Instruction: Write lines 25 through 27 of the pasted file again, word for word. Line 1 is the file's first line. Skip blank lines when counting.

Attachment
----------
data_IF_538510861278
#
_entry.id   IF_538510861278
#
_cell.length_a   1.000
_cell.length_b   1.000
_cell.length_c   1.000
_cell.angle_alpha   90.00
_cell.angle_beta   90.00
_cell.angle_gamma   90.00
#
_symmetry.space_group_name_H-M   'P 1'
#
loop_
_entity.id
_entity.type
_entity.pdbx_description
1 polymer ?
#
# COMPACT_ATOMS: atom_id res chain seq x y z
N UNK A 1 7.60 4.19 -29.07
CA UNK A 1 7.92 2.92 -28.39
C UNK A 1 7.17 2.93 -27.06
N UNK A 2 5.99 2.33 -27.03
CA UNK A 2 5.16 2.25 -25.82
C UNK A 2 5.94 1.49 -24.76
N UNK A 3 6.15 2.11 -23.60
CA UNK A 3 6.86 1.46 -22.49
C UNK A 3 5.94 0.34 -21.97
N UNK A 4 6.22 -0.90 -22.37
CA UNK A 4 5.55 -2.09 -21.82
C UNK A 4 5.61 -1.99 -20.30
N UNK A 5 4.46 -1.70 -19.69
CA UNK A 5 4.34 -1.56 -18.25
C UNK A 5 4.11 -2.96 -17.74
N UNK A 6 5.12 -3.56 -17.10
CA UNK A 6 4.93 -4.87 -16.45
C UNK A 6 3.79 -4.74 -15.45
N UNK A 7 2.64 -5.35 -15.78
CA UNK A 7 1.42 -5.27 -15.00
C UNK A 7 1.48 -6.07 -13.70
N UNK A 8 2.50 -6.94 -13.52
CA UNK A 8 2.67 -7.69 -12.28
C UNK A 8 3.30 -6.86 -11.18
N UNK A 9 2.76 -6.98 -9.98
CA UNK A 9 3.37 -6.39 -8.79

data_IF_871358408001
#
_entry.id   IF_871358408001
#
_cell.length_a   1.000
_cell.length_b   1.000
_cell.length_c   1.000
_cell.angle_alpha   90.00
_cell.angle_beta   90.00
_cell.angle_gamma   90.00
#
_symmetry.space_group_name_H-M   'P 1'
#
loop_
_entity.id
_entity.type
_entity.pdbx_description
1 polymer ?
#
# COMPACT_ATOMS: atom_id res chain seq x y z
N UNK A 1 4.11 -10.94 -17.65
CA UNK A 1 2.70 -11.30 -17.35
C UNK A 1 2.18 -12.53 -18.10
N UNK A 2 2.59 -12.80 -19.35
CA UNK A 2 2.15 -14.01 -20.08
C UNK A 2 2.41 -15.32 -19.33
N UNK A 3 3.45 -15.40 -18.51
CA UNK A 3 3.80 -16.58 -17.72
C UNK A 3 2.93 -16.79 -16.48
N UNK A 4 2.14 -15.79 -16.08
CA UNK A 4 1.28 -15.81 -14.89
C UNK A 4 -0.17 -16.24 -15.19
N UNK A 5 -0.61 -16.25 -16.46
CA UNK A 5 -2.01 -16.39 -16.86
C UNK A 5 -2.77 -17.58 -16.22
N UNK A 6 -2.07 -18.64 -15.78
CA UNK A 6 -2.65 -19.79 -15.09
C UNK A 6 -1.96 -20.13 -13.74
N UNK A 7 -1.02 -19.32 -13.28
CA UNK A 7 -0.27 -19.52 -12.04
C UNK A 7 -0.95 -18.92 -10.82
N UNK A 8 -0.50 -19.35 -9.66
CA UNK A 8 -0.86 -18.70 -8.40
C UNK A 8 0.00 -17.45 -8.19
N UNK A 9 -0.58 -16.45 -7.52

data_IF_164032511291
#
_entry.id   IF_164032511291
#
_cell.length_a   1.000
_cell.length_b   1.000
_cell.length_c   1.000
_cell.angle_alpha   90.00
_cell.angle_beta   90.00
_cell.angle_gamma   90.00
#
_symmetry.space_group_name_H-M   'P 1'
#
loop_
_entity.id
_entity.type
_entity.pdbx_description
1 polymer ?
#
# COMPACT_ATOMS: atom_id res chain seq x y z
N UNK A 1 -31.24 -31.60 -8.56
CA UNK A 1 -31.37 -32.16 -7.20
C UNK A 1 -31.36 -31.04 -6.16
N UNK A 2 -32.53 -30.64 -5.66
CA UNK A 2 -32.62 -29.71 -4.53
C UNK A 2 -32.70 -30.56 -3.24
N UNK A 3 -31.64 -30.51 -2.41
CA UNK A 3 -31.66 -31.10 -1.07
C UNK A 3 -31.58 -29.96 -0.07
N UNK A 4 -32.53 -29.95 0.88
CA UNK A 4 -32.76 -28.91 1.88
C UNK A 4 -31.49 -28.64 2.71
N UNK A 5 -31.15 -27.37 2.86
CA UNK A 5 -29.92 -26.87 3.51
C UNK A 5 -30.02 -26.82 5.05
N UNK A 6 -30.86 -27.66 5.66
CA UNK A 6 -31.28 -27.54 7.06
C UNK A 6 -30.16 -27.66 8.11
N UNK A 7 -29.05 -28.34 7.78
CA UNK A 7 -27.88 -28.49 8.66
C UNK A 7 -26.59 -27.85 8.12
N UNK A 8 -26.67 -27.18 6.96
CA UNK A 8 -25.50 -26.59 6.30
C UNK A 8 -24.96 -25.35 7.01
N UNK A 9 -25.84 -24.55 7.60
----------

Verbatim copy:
CA UNK A 2 5.16 2.25 -25.82
C UNK A 2 5.94 1.49 -24.76
N UNK A 3 6.15 2.11 -23.60